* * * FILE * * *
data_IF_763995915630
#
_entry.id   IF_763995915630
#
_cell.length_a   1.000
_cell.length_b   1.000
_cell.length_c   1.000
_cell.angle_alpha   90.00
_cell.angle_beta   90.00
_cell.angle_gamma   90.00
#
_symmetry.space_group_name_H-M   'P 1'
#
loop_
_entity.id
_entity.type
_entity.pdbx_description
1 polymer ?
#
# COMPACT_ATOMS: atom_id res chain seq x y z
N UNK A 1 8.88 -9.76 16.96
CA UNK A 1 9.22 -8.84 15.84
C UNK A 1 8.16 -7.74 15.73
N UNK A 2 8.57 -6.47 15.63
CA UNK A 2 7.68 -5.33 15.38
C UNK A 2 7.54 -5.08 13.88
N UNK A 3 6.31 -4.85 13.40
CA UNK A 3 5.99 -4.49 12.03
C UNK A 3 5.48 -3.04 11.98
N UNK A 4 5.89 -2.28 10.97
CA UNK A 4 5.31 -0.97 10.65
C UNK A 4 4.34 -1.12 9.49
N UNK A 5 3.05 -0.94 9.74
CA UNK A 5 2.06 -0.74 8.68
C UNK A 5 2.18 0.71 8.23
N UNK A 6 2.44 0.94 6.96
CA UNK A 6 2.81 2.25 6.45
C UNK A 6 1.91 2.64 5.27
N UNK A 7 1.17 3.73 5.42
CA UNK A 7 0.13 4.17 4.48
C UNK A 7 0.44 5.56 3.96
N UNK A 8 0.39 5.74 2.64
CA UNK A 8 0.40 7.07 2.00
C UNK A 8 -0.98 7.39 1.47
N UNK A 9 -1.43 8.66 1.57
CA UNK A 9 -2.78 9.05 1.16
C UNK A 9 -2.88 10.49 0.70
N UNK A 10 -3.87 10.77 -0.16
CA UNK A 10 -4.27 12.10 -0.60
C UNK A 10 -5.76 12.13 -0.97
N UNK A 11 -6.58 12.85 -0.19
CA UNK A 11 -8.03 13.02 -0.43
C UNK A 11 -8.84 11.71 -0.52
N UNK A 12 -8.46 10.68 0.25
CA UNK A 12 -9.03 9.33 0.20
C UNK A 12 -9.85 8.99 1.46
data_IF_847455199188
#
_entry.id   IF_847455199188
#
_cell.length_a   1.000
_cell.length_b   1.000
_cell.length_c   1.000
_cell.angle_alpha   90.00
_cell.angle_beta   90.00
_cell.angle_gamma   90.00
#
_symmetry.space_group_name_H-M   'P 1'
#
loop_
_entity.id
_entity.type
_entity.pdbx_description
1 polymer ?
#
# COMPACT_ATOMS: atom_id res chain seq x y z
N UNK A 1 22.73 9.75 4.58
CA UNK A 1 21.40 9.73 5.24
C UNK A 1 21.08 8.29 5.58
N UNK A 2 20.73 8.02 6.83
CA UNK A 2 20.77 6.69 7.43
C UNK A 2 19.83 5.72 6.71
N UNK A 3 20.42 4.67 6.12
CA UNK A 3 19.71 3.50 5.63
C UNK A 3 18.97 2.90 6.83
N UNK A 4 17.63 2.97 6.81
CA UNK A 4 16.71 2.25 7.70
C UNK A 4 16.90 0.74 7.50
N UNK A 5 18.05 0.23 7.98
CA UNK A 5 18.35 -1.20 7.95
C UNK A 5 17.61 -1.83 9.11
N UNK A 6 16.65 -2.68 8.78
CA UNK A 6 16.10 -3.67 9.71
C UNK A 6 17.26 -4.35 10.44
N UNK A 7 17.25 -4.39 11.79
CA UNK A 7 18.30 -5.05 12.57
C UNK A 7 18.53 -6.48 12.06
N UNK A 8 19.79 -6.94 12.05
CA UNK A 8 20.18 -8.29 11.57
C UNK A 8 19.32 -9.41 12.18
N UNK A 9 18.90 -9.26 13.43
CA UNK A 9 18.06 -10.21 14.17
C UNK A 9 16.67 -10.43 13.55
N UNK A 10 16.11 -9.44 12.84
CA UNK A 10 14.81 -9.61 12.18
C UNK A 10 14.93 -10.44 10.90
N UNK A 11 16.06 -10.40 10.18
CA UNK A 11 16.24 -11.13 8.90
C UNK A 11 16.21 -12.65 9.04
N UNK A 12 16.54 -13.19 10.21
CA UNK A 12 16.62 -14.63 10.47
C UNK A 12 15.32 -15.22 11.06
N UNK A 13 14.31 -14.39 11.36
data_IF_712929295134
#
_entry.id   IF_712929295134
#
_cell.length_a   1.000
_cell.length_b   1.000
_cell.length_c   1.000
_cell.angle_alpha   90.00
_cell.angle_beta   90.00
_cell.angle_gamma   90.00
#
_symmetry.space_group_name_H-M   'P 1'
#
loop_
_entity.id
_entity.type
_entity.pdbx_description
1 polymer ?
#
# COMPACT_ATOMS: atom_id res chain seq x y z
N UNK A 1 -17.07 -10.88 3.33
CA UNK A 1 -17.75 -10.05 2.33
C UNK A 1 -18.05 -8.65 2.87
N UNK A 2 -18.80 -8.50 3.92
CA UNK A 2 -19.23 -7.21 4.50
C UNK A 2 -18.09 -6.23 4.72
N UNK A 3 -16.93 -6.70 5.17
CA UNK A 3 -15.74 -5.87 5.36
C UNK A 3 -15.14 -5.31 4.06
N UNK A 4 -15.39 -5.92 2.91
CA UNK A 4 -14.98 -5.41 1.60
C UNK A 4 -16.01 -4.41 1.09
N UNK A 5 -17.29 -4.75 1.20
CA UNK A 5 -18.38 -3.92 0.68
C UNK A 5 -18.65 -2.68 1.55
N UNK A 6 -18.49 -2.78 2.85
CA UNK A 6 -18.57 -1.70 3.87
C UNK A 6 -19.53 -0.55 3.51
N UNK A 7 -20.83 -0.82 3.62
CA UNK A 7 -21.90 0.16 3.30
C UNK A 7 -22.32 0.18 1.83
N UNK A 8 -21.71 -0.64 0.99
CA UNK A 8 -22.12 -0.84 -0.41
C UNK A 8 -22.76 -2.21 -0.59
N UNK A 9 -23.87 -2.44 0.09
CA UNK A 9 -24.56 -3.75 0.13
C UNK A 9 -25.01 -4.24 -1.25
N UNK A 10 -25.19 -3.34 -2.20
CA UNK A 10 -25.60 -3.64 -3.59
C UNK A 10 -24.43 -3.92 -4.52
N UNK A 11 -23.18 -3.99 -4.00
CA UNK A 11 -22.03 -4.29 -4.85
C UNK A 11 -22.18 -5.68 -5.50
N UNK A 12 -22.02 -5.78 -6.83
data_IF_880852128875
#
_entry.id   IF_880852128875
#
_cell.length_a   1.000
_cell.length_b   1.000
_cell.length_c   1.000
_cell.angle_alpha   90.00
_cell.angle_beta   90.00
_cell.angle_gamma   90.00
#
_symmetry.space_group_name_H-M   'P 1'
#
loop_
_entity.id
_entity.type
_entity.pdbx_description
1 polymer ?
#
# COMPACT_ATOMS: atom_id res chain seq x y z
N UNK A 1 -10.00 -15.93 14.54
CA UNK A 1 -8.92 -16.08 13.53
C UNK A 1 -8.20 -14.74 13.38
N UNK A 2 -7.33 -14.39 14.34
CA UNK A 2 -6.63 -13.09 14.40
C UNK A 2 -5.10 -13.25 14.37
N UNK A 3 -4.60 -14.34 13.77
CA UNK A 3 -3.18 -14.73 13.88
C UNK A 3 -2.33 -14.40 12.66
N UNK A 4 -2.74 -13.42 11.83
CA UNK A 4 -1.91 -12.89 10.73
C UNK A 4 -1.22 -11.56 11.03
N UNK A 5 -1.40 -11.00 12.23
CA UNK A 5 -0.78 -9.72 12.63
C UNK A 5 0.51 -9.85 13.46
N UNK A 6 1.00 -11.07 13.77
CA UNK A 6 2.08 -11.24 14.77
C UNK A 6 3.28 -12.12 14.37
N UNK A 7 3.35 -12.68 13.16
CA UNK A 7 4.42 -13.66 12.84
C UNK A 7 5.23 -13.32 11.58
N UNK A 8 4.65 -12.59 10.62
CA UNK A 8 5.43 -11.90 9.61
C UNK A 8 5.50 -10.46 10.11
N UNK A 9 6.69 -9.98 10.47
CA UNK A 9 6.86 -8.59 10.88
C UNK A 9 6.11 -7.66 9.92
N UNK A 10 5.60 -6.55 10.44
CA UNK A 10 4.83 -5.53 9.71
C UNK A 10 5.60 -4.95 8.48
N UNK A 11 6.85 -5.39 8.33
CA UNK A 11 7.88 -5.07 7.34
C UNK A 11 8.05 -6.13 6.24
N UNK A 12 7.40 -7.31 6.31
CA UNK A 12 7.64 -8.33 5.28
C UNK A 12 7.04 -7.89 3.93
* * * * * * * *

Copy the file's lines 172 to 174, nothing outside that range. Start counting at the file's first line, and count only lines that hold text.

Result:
_cell.length_a   1.000
_cell.length_b   1.000
_cell.length_c   1.000